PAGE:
Culture - Chinese

WP_Post Object ( [ID] => 18307 [post_author] => 12 [post_date] => 2015-10-12 09:30:58 [post_date_gmt] => 2015-10-11 22:30:58 [post_content] => There is a Chinese saying which, when translated, says that a visit to Beijing is only truly complete when one has had the pleasure of marvelling at the Great Wall and sinking your teeth into the lip-smacking Peking Duck. Today, we explore this delicacy's long history in Chinese Culture. Duck - Chinese Moon Festival Foods

Image: Jessica and Lon Binder used under the Creative Commons Licence

Roast Duck has been served as a dish in China since the Yuang Dynasty. It was even mentioned in the "Complete Recipes for Dishes and Beverages" manual in 1330 by Hu Sihui, an inspector of the imperial kitchen. By the mid-20th century, the roast duck had become a national symbol of China, favoured by tourists and diplomats alike. So deeply important to Chinese history and culture is roast duck that it is considered good luck to feast on it on the auspicious night of the Moon Festival. Apart from fulfilling a tradition that has been passed on from generation to generation over the centuries, roast duck is a mouth-watering delight. With a crisp, thin skin, it is flavoured with spices and salt and sometimes slathered with a thick garlic-tomato paste. It is then relished with scallions, cucumbers, and sweet bean sauce, with pancakes rolled around the fillings. Peking Duck - chinese moon festival foods

Image:  Alpha used under the Creative Commons Licence

So, the next time you happen to be in China during the Moon Festival in particular, do not forget to sit down on a patch of lawn, gaze at the moon, enjoy this delectable dish, and soak up some beautiful Asian culture. Be sure to try out our Peking duck recipe. [post_title] => Chinese Moon Festival Foods - Peking Duck [post_excerpt] => Read about the importance of duck in Chinese culture and festivals. [post_status] => publish [comment_status] => closed [ping_status] => closed [post_password] => [post_name] => duck-chinese-moon-festival-foods [to_ping] => [pinged] => [post_modified] => 2017-11-28 14:31:29 [post_modified_gmt] => 2017-11-28 03:31:29 [post_content_filtered] => [post_parent] => 0 [guid] => https://asianinspirations.com.au/?post_type=culture&p=18307 [menu_order] => 0 [post_type] => asian-culture [post_mime_type] => [comment_count] => 0 [filter] => raw )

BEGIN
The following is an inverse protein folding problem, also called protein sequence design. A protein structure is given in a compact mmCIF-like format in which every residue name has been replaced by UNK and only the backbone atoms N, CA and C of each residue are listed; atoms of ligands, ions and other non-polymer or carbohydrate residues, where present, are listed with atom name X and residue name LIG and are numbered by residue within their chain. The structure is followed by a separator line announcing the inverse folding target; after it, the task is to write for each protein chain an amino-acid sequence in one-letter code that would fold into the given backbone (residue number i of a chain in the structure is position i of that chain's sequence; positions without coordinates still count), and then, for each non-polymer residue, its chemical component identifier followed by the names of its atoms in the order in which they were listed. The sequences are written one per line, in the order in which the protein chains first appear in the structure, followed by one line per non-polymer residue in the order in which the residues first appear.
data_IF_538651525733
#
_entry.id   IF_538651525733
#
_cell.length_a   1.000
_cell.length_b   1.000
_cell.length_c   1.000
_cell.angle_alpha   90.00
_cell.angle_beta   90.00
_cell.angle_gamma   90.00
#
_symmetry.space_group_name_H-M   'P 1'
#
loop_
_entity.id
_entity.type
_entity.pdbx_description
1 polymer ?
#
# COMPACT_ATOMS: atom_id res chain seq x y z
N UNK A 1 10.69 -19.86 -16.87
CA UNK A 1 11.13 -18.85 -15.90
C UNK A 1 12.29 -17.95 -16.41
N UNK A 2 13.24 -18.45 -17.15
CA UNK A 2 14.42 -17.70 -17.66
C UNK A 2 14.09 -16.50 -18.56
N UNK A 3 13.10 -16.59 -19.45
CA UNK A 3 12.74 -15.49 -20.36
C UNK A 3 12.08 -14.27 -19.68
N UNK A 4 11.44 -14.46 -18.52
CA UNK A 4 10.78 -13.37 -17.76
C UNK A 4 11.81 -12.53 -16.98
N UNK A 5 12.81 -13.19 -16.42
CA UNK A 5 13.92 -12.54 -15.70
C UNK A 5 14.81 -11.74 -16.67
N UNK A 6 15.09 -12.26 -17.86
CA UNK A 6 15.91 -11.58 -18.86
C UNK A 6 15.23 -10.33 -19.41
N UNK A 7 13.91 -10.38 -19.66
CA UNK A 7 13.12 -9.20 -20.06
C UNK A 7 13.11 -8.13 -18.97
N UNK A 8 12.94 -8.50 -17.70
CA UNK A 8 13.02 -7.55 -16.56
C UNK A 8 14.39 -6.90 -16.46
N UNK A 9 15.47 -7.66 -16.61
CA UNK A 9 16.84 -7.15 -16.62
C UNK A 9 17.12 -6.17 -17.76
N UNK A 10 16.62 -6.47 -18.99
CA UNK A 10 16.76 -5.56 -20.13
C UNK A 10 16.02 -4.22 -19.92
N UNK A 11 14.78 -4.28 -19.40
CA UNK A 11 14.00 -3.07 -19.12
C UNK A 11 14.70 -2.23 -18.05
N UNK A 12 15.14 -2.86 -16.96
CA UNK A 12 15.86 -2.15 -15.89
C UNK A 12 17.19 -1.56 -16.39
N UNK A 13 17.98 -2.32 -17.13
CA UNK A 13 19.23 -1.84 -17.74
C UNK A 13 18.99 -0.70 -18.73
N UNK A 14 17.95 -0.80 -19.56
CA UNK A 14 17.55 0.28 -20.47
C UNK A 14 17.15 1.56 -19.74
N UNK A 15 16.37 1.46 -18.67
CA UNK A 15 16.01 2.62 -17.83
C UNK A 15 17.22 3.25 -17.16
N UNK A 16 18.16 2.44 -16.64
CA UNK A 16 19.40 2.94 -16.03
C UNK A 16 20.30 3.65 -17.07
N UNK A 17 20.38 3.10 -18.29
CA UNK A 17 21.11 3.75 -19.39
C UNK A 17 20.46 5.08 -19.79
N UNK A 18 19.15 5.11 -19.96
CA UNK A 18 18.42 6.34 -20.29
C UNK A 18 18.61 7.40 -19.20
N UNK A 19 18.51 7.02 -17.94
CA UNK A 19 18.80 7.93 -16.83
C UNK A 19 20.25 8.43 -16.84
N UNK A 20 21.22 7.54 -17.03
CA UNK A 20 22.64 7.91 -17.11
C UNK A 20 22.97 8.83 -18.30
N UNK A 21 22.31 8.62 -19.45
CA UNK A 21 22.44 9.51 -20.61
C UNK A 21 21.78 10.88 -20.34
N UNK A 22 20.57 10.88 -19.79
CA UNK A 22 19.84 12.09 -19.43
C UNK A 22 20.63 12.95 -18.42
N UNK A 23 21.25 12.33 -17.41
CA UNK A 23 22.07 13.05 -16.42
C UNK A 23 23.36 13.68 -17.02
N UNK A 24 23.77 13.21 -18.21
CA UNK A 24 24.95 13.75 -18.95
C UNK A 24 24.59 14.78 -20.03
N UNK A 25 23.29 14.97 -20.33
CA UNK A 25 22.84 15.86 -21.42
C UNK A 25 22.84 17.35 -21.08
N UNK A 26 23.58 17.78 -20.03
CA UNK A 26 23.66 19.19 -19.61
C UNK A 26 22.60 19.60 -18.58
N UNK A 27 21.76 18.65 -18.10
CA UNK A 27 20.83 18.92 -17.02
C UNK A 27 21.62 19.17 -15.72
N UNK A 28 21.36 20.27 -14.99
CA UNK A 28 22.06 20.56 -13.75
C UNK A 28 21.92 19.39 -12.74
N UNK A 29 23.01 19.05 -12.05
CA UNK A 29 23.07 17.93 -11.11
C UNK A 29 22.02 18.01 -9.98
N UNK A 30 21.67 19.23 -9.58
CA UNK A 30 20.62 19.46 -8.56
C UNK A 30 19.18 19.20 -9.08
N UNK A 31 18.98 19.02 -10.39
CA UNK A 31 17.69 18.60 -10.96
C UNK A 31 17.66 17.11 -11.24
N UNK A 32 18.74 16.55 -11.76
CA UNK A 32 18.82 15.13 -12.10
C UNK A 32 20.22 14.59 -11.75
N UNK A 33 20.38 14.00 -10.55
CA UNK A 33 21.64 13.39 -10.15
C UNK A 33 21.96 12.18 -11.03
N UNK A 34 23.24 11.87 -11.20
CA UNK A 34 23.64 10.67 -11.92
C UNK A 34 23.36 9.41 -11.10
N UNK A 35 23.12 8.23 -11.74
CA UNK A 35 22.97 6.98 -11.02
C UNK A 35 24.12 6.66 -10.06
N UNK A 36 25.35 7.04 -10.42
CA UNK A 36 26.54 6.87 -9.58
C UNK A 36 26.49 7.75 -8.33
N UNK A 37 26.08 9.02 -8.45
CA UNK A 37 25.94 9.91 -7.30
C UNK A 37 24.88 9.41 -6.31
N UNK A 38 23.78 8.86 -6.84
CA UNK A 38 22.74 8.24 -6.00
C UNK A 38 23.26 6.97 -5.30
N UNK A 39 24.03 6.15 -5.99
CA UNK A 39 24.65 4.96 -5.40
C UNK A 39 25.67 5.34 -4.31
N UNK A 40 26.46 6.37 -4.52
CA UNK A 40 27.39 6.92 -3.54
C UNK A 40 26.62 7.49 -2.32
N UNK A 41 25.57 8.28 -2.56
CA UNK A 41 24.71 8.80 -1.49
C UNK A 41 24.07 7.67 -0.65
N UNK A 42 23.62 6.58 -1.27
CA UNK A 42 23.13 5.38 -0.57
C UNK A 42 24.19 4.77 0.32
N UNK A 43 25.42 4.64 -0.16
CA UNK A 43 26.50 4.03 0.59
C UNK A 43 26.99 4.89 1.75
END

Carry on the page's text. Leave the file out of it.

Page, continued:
Chinese Moon Festival Foods – Peking Duck

There is a Chinese saying which, when translated, says that a visit to Beijing is only truly complete when one has had the pleasure of marvelling at the Great Wall and sinking your teeth into the lip-smacking Peking Duck. Today, we explore this delicacy’s long history in Chinese Culture.

Duck - Chinese Moon Festival Foods

Image: Jessica and Lon Binder used under the Creative Commons Licence

Roast Duck has been served as a dish in China since the Yuang Dynasty. It was even mentioned in the “Complete Recipes for Dishes and Beverages” manual in 1330 by Hu Sihui, an inspector of the imperial kitchen. By the mid-20th century, the roast duck had become a national symbol of China, favoured by tourists and diplomats alike.

So deeply important to Chinese history and culture is roast duck that it is considered good luck to feast on it on the auspicious night of the Moon Festival. Apart from fulfilling a tradition that has been passed on from generation to generation over the centuries, roast duck is a mouth-watering delight. With a crisp, thin skin, it is flavoured with spices and salt and sometimes slathered with a thick garlic-tomato paste. It is then relished with scallions, cucumbers, and sweet bean sauce, with pancakes rolled around the fillings.

Peking Duck - chinese moon festival foods

Image:  Alpha used under the Creative Commons Licence

So, the next time you happen to be in China during the Moon Festival in particular, do not forget to sit down on a patch of lawn, gaze at the moon, enjoy this delectable dish, and soak up some beautiful Asian culture.

Be sure to try out our Peking duck recipe.

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